At Big Horse Creek Farm, we utilize the technique of dormant spring grafting which we conduct in March and April. A shoot or twig (known as a scion or scionwood) is collected in January or February and stored under refrigeration until grafting season. The process of grafting itself is quite simple. A selected piece of scionwood is inserted into the rootstock of a young apple tree where, over time, it will heal and fuse together to produce a new tree. We carefully nurture this young tree over the summer so that by the fall planting period we will have a strong, healthy one-year-old tree ready for you to put into the ground.
The most important point in collecting scionwood is to be sure to collect new growth; that is, twigs or shoots that emerged the previous summer. New growth is identified by its smooth, reddish or greenish bark in contrast to older growth which will have rough, grayish-colored bark. New growth will have small, tight buds and rarely have side limbs, twigs or branches which are common on older growth. The two photographs on the left show examples of good and bad scionwood. Notice in Fig.1 the relatively smooth cuttings with small buds. This one-year-old wood is excellent grafting material. Fig.2 shows two and three-year-old fruiting wood which is unsuitable for grafting. However, the cutting in the middle of Fig.2 shows a short length of wood at the top which is good viable scionwood. Frequently on older trees this is the best material that can be collected.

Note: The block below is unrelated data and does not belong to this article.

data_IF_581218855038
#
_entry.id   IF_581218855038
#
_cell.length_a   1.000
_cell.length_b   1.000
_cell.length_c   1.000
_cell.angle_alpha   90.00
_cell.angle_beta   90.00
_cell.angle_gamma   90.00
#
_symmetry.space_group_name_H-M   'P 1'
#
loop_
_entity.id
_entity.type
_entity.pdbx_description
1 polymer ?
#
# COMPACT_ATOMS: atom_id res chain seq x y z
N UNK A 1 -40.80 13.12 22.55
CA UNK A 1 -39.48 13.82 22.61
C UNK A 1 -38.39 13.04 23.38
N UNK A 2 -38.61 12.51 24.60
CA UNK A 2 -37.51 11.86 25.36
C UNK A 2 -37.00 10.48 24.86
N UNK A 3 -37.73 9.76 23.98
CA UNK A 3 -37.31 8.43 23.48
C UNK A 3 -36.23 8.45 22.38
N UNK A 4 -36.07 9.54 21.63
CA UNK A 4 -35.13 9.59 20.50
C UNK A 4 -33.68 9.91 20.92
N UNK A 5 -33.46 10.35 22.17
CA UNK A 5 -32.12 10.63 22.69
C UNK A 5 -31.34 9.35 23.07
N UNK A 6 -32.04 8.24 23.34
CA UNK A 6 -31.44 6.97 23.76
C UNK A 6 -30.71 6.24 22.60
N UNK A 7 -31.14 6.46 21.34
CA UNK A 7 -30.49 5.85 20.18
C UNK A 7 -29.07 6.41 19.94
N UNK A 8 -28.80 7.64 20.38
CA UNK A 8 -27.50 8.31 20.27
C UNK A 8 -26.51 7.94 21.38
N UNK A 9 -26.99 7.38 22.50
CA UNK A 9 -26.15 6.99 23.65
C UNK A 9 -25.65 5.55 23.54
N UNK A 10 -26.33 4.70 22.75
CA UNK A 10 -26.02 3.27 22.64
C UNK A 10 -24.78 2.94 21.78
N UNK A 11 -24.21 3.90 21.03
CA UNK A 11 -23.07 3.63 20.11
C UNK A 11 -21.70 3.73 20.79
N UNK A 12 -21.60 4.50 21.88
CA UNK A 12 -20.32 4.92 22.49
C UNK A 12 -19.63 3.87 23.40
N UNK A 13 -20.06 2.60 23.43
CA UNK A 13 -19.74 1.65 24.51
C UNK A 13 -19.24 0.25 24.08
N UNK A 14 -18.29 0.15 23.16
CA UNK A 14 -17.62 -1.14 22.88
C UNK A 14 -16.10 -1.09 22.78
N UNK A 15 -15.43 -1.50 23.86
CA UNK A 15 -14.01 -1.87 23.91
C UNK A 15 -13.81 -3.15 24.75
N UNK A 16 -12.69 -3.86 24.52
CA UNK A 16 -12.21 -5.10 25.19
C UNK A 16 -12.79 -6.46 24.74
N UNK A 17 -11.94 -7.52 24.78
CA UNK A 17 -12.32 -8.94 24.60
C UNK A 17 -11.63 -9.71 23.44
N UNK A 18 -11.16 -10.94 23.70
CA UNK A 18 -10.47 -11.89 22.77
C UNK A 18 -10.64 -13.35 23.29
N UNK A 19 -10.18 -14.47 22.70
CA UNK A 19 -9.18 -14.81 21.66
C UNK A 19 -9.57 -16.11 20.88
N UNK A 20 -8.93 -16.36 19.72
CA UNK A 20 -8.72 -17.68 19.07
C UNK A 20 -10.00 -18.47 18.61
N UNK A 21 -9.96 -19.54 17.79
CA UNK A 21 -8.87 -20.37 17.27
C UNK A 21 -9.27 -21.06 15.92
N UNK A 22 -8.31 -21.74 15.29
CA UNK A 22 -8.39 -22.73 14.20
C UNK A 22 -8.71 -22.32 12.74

On older, unmanaged trees, new growth may be difficult to find. Normally, this new growth can be found out on the tips of twigs high up on the sunny side of the tree. You can also find new growth on “water sprouts” which are vigorous, whip-like shoots ranging in size from a couple of inches to several feet in length and typically found growing vertically upwards from the trunk or larger limbs. Not all water sprouts are new growth, however. Be sure that any water sprout selected for scionwood has no side branches or twigs.
Collect the proper scionwood cuttings in late January to mid February. The cuttings should ideally be eight to ten inches in length and approximately the diameter of a pencil, although pieces of a smaller length and diameter can be successfully grafted. Bundle the scionwood together and label each variety separately. Wrap the bundles in a damp (not wet) paper towel and enclose tightly in Saran Wrap or a plastic bag. Pack the cuttings inside a cardboard tube from a roll of paper towels or in a padded envelope purchased from the Post Office. To ensure quick delivery and pick-up of your cuttings, mail them by US Priority Mail to the address below and, if possible, notify us by email that they are on the way. (It is not necessary to ship using the more costly First Class or Express Delivery.) Include a note in the package identifying who you are, what you want grafted, rootstock preference (if any) and how many of each you would like to have grafted.
Big Horse Creek Farm
P.O. Box 70
Lansing, NC 28643
If the material is healthy, viable scionwood, we will graft the trees in the spring as described earlier and contact you in the fall when the trees are ready to be shipped. If you have any questions, Contact Us. Thank you.